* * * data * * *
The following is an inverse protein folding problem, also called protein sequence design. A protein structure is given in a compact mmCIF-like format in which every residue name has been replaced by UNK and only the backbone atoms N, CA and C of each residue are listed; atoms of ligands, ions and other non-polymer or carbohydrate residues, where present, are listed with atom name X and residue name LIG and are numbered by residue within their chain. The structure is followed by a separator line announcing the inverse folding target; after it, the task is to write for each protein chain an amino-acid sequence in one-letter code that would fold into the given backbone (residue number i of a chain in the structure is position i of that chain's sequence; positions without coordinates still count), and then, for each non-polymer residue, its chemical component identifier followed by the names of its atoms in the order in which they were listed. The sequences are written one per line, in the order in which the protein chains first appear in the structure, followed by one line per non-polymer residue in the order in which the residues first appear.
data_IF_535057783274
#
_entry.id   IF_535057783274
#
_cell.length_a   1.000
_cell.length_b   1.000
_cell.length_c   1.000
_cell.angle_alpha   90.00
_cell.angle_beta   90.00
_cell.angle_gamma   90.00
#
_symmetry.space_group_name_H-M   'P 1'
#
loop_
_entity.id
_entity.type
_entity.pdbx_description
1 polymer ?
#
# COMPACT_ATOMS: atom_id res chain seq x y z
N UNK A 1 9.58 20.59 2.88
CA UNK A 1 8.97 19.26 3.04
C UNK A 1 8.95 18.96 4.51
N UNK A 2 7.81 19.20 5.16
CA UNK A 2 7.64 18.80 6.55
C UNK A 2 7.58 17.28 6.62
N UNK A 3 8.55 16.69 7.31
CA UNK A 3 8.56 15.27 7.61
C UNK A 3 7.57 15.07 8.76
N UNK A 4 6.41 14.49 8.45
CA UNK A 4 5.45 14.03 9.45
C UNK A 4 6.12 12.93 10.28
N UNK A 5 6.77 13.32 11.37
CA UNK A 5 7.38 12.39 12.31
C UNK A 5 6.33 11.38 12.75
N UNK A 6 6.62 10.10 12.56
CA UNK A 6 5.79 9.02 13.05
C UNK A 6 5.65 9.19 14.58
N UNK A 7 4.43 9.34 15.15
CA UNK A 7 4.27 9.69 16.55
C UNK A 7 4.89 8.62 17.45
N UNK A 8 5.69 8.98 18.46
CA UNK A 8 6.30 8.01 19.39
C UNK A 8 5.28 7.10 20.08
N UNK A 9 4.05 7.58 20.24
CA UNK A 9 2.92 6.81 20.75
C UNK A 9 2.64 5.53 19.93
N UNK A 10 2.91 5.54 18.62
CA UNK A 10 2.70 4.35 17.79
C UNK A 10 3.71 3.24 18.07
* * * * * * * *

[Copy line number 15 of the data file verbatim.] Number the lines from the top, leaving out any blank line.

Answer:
loop_